OpenDP Initiative Aims To Share Data and Preserve Privacy
Microsoft and Harvard University have been collaborating on open source tools aimed at easing data sharing while also preserving privacy, according to a Wednesday announcement.
The collaborative effort, which kicked off "over the past year," is called the "OpenDP Initiative," which is producing so-called "differential privacy" tools that add "noise" to data to obscure information about individuals. Definitions of differential privacy can be found in this Wikipedia entry and in this post by Matthew Green, a professor at Johns Hopkins University.
Differential privacy is a term that comes from cryptography. It seems to boil down to a mathematical expression of the statistical noise that's used to de-identify data.
The researchers envision OpenDP as being used to share data from archives without compromising privacy, including government data such as U.S. Census Bureau information, according an OpenDP whitepaper description. OpenDP could also permit companies to share data with social science researchers without "violating user trust (as in the Cambridge Analytica incident)," the whitepaper added. It would enable greater collaboration on COVID-19 data, as well, they explained.
The OpenDP Initiative maintains a GitHub page where its tools are released as open source software.
"As a part of this effort, we are granting a royalty-free license under Microsoft's differential privacy patents to the world through OpenDP, encouraging widespread use of the platform, and allowing anyone to begin utilizing the platform to make their datasets widely available to others around the world," Microsoft's announcement explained.
Privacy has been a tricky area for Microsoft and the software industry as a whole, given their widespread data mining practices. A few years ago, a Dutch government privacy authority found that Windows 10 violated the privacy of its users, for instance.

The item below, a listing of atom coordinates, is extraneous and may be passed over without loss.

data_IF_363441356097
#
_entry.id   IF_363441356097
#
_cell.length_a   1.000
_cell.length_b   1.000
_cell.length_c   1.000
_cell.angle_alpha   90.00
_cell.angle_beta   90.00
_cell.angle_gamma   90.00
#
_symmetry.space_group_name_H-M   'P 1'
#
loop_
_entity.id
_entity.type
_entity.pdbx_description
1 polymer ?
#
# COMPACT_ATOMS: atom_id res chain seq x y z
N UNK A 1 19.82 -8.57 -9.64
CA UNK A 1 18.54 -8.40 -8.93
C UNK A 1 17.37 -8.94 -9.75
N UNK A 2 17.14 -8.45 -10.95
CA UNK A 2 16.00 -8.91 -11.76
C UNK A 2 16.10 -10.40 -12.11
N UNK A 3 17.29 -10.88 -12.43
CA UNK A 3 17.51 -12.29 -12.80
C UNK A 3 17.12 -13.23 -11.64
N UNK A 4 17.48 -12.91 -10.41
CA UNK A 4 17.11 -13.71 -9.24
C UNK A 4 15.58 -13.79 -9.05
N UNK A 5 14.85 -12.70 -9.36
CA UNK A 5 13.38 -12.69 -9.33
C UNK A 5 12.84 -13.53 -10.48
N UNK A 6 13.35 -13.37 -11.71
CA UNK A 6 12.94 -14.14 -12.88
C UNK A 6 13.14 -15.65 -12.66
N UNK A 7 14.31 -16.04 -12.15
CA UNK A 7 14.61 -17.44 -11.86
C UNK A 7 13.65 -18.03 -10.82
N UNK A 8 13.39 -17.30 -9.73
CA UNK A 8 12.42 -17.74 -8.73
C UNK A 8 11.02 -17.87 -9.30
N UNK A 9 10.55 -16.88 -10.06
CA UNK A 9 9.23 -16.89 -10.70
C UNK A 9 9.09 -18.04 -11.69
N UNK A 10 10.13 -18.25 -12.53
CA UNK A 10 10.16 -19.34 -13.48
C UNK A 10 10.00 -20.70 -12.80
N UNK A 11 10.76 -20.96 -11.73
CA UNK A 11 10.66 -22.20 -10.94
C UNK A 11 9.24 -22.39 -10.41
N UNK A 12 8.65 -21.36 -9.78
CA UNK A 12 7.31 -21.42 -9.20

Things on the privacy front have more recently come to a boil with regard to the use of facial recognition technology to profile people using artificial intelligence algorithms and machine learning processes. Microsoft President Brad Smith recently pronounced that Microsoft would hold off on selling facial recognition technology to U.S. police departments, although he didn't mention that Microsoft isn't precluding sales to federal agencies, as was noted by the ACLU civil rights group.
This week, an open letter to the publisher Springer was made public by a group of academics. It also included the signatures of some researchers from IBM, Google and Microsoft, as noted in this Kaspersky Threatpost article. The letter condemns in advance the coming publication of a paper that's proposing the use of deep neural network models to predict crime.
"Such claims are based on unsound scientific premises, research, and methods, which numerous studies spanning our respective disciplines have debunked over the years," the letter explained.
Specifically, this "crime prediction technology reproduces, naturalizes and amplifies discriminatory outcomes." It added that "machine learning programs are not neutral; research agendas and the data sets they work with often inherit dominant cultural beliefs about the world."
Kurt Mackie is senior news producer for 1105 Media's Converge360 group.